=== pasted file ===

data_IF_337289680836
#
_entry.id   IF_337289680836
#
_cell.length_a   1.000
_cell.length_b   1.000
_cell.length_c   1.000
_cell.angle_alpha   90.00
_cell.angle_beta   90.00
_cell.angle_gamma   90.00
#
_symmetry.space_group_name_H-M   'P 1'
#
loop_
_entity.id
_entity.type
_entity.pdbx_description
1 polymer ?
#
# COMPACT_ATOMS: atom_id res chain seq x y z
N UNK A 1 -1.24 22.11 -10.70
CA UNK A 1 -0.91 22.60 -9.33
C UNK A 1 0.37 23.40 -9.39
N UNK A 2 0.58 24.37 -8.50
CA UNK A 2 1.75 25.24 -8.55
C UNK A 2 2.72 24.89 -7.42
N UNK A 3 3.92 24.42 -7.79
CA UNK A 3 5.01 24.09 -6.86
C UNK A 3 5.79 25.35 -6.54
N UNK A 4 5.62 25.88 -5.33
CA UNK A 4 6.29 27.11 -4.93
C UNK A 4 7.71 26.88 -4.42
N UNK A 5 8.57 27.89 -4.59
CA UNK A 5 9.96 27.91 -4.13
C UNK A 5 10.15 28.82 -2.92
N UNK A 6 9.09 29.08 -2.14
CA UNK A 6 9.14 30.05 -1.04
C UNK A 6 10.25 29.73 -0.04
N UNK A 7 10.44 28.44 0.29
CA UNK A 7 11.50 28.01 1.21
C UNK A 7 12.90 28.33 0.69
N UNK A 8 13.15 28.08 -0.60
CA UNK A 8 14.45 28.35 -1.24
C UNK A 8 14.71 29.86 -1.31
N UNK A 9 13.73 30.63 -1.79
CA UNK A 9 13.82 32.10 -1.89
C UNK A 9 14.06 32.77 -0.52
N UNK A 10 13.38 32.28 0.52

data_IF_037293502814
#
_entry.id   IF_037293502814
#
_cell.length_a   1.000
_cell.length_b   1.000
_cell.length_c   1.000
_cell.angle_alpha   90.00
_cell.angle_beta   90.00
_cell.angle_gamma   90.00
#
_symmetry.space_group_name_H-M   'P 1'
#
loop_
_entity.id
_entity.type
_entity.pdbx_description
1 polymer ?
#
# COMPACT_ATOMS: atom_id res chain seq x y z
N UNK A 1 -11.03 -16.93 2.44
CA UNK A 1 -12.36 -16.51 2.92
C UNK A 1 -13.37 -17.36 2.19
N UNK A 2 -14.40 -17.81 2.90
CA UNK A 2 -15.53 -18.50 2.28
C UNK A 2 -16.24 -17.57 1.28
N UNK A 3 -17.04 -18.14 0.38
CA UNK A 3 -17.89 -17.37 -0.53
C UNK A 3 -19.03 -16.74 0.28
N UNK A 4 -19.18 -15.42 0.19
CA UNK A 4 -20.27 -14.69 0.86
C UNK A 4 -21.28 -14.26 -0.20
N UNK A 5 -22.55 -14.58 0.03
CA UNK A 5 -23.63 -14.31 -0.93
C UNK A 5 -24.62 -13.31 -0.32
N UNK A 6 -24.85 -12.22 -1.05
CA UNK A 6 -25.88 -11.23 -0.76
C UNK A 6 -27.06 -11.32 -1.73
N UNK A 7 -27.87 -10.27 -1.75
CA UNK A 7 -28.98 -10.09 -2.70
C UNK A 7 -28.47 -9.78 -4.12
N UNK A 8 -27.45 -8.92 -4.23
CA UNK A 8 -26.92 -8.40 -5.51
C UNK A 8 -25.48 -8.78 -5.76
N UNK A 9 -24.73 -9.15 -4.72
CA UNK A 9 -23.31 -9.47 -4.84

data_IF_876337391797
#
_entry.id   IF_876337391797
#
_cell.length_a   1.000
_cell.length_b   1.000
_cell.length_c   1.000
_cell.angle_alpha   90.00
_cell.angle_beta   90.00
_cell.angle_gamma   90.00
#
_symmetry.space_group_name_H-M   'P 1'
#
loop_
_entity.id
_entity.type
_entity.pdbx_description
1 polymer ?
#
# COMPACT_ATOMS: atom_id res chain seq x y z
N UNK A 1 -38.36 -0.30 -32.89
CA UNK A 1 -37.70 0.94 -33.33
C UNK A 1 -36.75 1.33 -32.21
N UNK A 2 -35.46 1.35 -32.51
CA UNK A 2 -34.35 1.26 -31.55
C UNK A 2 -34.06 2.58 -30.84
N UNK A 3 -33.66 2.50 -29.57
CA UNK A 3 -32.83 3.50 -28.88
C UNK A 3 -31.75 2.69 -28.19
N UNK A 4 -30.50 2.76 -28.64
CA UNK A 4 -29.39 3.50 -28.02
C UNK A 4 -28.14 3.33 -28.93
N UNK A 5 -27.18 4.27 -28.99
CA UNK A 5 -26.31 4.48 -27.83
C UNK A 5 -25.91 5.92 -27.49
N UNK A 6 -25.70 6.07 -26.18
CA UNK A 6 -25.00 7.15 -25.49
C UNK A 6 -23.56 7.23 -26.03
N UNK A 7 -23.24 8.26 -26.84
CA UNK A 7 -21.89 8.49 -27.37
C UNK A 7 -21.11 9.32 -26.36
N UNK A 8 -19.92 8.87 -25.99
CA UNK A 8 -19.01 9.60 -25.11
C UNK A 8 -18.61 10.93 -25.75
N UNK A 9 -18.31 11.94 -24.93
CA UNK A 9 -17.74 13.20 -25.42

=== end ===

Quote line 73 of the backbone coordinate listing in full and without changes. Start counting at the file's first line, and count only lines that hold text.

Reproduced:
CA UNK A 2 -15.53 -18.50 2.28